111. Alex Collins |27 | Seahawks To quote one of the best lyricists of our time Conor Oberst from his song Slowly, “Oh potential, well, you’re a loaded line”. Those words ring true for Alex Collins. He stood out amongst his peers as a high school athlete in the state of Florida (not an easy task) participating in football, track, and lacrosse. If you’re a recruitnik like me, you may remember the dramatic scene during signing day when his mother ran off with his signed letter of intent after Alex chose to move away from home and attend school in Arkansas, Mom wanted him to stay close to home and play for the Miami Hurricanes. Razorbacks head coach at the time Bret Bielema sent another LOI the next day; Alex’s father signed the document and Collins was on his way to Fayetteville. He won the 2013 SEC Freshman of the Year award and finished second in all-time rushing yards (3,703) by a Razorback runner. He left school early to enter the NFL draft after his junior season. The dude is 5’10” 215-lbs and ran a 4.5 forty-yard dash. He has all the skills to be a superstar back, but questionable work ethic has left NFL teams wanting. The potential is here, but after five NFL seasons, “There’s nothing yet but a bunch of white, Oh potential, well, you’re a loaded line”.

 

112. Devine Ozigbo | 25 | Patriots Ziggy is a big dude measuring in at 6’2″ 225-lbs. He moves well for a hulking man recording a 4.5 forty-yard dash at his pro day. Devine is reliable in the passing game — both protecting and receiving. The former Nebraska Cornhusker won “Lifter of the Year” in his senior season; the only running back to win the prestigious award for the historic blue blood program. Ozigbo is the last player to rush for 1,000 for the Huskers– been a difficult decade in Lincoln. Ziggy bounced from the practice squad to practice squad the past few years spending time with the Jaguars and Saints, but he chose to sign a futures contract with New England over a spot on the 53 man roster with the Jaguars. Don’t count this guy out. He’s a longshot I’d take.

 

113. Damarea Crockett | 24 | Broncos – 5’11” 225-lbs and ran a 4.50 forty-yard dash at his pro day. That’s a pretty good start. But how does a guy with that combination of size and speed go undrafted and wind up buried on a depth chart? Crockett went to college in Missouri and he was a star right from the start. Damarea set the Tigers freshman record for yards (1,062), rushing TDs (10), and rushing yards in a single game (225), not bad for a freshman in running against SEC defenses. Crockett was suspended for the final game of the season after being arrested for possession of marijuana. Injuries plagued his sophomore and junior seasons, and Crocket left school early to declare for the NFL draft. I would hope some maturity has developed after going undrafted and toughing it out on the practice squad for the Texans and then the Broncos. Even if it hasn’t, weed doesn’t derail NFL careers, and it’s not like he will get cited for holding dank in Denver.

 

114. Gary Brightwell | 22 | Giants The Giants grabbed Gary Brightwell with the 196th pick of the 2021 draft. Brightwell is a 5’11” 220-lbs. slasher who reaches his top speed end speed quickly. He does not get cheated on his runs. Accelerates to the line of scrimmage and runs through contact. More of cut guy than a juke guy, but he can make defenders miss in the open field. Gary’s greatest deficiency is his ball security, he fumbled the ball many times in college and wasn’t much better in the preseason. GB now sits at 3rd on the Giants RB depth chart. We all know Barkley’s injury history. Devontae Booker has had an up and down NFL career. Brightwell is a name to remember.

 

115. Mekhi Sargent | 24 | Jaguars A monster at perennial JuCo Powerhouse Iowa Western. Sargent committed to Iowa and many in the area predicted he’d pummel Big Ten defenses running behind a pulverizing Hawkeye Offensive line. That didn’t happen. He was replaced by Tyler Goodson, a dynamic back who will be ranked in a post-draft list. Goodson is a homerun threat, and those don’t always appear in the Iowa Backfield. Father/Son Ferentz decided to swing for the fences and start Goodson. Mekhi Sargent is more of a steady doubles hitter, but doubles have value at the back-end of the batting order.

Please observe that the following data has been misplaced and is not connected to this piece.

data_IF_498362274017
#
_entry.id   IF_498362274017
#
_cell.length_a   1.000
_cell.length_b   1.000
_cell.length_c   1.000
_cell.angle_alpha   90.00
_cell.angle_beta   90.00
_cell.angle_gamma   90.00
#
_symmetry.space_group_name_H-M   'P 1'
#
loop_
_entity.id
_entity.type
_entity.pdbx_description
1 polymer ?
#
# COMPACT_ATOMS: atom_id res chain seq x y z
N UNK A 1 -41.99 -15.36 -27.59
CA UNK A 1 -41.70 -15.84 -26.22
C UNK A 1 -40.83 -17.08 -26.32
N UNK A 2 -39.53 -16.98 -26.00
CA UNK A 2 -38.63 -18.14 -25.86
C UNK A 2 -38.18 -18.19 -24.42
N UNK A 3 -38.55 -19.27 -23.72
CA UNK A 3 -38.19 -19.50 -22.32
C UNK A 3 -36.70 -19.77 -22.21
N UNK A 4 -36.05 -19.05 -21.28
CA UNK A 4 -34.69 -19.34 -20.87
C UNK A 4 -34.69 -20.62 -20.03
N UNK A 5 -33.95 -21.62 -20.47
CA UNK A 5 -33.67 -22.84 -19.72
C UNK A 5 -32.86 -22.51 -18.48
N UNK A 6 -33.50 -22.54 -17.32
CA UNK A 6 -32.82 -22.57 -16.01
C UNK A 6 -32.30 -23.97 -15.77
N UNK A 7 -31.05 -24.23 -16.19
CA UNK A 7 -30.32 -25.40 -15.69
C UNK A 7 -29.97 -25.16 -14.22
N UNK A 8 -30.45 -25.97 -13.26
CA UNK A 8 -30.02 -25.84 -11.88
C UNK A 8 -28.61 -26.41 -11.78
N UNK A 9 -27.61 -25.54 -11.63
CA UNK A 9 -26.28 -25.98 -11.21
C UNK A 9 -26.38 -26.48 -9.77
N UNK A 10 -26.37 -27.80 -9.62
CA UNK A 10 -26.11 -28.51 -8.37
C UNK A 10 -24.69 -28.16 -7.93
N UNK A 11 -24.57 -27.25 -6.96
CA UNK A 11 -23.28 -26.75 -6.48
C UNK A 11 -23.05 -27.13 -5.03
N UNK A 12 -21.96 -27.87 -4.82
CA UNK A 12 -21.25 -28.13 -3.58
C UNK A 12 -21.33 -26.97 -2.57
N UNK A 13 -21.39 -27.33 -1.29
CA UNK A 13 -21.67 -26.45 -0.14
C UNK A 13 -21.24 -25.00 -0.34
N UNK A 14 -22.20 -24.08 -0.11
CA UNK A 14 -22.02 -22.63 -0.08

116. Patrick Taylor | 23 | Packers 23 carries for 89 yards and a score in 2021. Patrick possesses the size and speed of an NFL running back. He stands in at 6’2″ 217-lbs and ran a 4.57 forty-yard dash. Solid career numbers in college at Memphis. He got on the field early splitting carries as a true freshman and was a workhorse during his sophomore and Junior seasons rushing for nearly 2,000 yards over the two years.

 

117. Qadree Ollison | 25 | Falcons He was the talk of training camp and it even looked like he might be involved in the offense, but that was before Cordarelle Patterson took over the Atlanta backfield. Qadree is a big back 6’1″ 230-lbs. Falcons head coach Arthur Smith was successful with a big running back when he called plays for the Titans and Derrick Henry. The differences are, Qadree Ollison is not Derrick Henry and the Falcon O-line is not the Titans O-line.

 

118. Peyton Barber | 27 | Raiders His advanced stats look great: Little time spent behind the line of scrimmage (2.47-second average). 40 yards rushing over the expected outcome. His run efficiency is good at 3.46. His best number is the rushing yards against 8 or more defenders in the box 58.3. That is his job. He runs the ball even when the other team knows he is gonna run the ball. If Peyton is available late in drafts, cordially invite him to your place.

 

119. Deon Jackson | 22 | Colts 13 rushes for 31 yards and a score in 2021. This undrafted free agent from Duke will get a crack RB 3 on the depth chart in Indianapolis.

 

120. Scottie Phillips | 24 | Texans- A training camp stud who had eight touches for a measly 20 yards in week eight. He’s a pork chop back (see: Herbert, Khalil) checking in at 5’8″ 210-lbs. A runner with good balance and solid speed (4.5 forty-yard dash). Scottie is a determined person who battled through JuCo, SEC defenses, going undrafted and earning a roster spot through the practice squad. A determined man is a determined runner. He’s a young RB (24 years old) with an opportunity; need I say more? Phillips remains under contract with the Texans for 2022.

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Jolt In Flow
Jolt In Flow
9 months ago

Hey Paul, thanks for putting all this together. Much appreciated. I’ve gone through all 3 posts.

Question: I’m trying to make sense of it all. When I look at the 120 you mentioned above + the others that are coming out of college this year, that’s a heck of a lot of info.

All this to say, with all this info you provided, is there a gameplan/course of action to take advantage of all this info? Or would you suggest keeping things simple by grabbing a guy off here (highest ranked available) and using him to replace a lower ranked fantasy keeper I might currently might have?

For example, if I’m holding Boston Scott but Kylin Hill is available, to swap them out.

Thanks again,

Jolt

The Harrow
The Harrow
9 months ago

you aren’t the first to mix up eli mitchell and elijah moore, i’ve done it a few times too.